The Lost and the blind by Declan Burke, modernist Irish Noir author and heir to Flann O’Brien and Raymond Chandler was published last month. It is the author’s sixth novel, and it is a milestone.
Adrian McKinty and Stuart Neville, in the introduction to the recently launched collection of short stories, Belfast Noir (N.Y., Akashic, 2014) describe Belfast, with some claims, as ” the noirest city on earth”. The feeling seems to be shared by the international publishing industry. In so far at least as original titles of noir novels set in Northern Ireland have been changed, in translation or for the U.S. Market, in order to feature the name of the city. Or have been produced originally, abroad, or domestically with a title using explicitly Belfast as a byword for violence. Here are a few examples of such “Belfastxploitation”, with some images for a view on Belfast, as reconstructed from the outside…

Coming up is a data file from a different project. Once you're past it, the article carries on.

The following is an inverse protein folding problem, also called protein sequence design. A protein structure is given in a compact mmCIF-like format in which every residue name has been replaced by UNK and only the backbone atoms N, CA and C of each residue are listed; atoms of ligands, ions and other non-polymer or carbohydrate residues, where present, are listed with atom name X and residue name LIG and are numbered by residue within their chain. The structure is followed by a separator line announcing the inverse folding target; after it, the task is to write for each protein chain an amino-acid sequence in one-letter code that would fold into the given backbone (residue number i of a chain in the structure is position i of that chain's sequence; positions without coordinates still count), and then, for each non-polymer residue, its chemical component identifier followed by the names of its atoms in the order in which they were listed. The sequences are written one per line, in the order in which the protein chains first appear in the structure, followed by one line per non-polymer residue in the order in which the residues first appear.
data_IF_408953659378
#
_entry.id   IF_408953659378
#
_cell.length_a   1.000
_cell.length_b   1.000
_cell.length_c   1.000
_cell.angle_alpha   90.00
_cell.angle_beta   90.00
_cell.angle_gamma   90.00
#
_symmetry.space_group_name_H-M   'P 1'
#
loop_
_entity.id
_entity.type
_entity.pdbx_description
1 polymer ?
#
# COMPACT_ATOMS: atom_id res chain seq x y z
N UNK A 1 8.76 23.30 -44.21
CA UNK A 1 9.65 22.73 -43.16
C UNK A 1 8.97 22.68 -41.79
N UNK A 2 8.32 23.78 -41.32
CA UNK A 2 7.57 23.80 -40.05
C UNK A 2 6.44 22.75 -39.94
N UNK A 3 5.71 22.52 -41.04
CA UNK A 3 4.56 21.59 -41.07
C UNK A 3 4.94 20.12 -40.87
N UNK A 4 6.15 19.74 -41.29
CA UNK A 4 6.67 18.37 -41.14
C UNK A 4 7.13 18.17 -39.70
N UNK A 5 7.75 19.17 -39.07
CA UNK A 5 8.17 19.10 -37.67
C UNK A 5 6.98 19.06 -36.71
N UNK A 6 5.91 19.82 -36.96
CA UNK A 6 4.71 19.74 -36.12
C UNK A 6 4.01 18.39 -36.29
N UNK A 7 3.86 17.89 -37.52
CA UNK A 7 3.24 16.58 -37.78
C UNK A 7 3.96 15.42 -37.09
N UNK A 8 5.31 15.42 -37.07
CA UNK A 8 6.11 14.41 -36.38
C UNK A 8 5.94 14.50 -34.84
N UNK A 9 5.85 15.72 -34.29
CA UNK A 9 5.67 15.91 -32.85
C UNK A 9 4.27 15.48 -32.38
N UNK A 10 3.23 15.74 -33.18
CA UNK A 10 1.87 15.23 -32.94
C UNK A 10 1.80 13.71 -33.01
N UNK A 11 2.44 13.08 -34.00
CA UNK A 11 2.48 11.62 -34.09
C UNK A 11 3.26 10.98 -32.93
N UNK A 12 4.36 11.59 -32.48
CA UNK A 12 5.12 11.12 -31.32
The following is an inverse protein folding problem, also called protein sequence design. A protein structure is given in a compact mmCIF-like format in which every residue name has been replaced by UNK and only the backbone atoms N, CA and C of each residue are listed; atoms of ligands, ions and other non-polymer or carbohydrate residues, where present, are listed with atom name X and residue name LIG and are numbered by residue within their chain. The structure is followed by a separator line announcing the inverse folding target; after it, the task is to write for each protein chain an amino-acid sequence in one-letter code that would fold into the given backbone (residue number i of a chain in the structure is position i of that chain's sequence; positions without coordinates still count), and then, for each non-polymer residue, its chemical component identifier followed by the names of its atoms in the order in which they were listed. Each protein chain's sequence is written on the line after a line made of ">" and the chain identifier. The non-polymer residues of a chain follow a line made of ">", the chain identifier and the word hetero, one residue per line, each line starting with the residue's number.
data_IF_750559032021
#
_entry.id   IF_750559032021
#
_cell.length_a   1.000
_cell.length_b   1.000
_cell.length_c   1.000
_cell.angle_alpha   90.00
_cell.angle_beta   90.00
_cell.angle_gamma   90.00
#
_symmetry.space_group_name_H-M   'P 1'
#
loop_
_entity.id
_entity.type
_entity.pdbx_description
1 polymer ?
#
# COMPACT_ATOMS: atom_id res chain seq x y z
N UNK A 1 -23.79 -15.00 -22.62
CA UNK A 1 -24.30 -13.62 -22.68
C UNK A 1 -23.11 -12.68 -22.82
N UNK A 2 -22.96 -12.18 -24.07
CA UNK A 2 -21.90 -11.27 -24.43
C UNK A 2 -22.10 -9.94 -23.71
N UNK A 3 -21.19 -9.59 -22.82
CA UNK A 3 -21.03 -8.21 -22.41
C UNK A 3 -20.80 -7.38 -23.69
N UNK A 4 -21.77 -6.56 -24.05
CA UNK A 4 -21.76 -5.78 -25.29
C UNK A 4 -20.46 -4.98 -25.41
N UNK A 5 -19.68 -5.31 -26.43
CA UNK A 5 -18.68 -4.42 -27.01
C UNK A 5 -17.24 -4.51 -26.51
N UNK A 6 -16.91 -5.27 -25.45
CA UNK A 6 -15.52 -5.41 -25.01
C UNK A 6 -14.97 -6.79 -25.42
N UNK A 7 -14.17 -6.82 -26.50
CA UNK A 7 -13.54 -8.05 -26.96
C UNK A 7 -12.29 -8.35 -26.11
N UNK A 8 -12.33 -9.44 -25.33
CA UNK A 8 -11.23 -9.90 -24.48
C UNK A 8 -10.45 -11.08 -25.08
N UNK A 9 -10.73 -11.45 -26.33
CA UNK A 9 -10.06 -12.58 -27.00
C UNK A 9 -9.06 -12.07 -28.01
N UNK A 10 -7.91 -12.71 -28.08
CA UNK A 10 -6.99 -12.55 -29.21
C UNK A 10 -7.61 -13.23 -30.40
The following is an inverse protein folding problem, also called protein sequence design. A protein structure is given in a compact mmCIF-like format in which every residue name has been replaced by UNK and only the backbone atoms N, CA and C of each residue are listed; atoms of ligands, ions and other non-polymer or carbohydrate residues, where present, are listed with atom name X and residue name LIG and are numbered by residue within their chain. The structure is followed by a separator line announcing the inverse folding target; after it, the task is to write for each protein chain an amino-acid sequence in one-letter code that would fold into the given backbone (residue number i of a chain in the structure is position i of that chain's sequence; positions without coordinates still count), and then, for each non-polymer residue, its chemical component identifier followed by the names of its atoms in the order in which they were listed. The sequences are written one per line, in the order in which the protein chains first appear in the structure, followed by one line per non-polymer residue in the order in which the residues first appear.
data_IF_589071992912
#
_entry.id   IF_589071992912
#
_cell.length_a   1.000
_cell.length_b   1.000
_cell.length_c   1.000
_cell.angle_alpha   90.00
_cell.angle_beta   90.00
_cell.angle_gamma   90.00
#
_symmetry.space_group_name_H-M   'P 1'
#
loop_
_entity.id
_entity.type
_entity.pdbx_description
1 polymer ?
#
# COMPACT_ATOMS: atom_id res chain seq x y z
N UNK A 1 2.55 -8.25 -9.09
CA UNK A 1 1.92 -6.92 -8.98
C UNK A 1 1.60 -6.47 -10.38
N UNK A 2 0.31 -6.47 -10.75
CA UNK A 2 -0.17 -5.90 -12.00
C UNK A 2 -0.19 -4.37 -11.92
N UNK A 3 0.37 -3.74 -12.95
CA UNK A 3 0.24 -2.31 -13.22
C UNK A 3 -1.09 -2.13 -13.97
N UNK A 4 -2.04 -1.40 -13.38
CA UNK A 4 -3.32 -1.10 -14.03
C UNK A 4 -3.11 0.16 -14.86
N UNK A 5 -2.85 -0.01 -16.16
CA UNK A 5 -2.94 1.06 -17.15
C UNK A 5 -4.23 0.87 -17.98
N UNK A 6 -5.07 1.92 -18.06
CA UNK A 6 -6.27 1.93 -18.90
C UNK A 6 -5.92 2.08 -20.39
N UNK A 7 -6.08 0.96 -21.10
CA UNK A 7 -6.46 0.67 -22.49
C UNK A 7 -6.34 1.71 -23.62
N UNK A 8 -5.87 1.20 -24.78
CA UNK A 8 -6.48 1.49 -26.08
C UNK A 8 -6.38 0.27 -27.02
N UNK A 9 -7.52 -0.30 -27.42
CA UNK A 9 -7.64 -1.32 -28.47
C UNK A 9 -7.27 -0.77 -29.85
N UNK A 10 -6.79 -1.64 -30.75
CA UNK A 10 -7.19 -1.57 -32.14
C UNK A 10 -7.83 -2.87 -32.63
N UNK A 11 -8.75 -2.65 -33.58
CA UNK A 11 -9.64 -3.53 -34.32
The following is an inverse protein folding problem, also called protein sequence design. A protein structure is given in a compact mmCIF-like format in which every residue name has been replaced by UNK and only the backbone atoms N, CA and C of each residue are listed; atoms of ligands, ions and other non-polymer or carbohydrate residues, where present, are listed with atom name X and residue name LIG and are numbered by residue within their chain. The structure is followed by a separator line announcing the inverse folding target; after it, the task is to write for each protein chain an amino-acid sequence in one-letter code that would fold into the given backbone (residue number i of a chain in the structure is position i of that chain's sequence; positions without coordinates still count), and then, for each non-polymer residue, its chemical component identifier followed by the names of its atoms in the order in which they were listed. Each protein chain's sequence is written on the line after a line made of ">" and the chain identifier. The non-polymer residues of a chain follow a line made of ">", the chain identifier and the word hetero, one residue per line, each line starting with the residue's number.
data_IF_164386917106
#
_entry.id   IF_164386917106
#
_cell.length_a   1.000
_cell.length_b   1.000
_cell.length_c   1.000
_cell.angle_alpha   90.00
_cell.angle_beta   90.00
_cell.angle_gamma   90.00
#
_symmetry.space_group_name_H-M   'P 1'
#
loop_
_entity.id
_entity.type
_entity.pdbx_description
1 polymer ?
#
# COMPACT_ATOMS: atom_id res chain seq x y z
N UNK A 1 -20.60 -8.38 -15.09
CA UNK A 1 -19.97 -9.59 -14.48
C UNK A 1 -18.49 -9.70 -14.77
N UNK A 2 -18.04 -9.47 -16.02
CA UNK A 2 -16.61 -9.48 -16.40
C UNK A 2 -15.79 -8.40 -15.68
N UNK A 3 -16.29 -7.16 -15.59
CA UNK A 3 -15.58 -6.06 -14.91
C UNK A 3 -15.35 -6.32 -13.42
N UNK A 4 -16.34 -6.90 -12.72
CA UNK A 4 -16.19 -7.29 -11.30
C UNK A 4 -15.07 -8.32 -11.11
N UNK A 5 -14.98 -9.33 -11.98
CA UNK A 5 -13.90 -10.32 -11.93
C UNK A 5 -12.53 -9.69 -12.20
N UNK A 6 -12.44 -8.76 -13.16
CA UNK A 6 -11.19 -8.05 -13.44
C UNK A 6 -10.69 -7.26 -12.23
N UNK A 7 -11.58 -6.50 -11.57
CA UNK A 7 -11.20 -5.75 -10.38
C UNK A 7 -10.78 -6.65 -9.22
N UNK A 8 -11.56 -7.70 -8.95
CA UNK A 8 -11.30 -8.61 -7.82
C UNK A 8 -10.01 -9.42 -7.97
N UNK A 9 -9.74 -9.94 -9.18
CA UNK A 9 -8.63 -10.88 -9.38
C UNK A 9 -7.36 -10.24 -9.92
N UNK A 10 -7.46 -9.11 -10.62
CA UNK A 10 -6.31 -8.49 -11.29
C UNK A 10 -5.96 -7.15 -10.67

Sam Millar , Die Bestien von Belfast: Ein Fall für Karl Kane, Translator : Joachim Körb
Atrium Verlag, Hamburg, 2013 (original, Bloodstorm, 2008).… Continue reading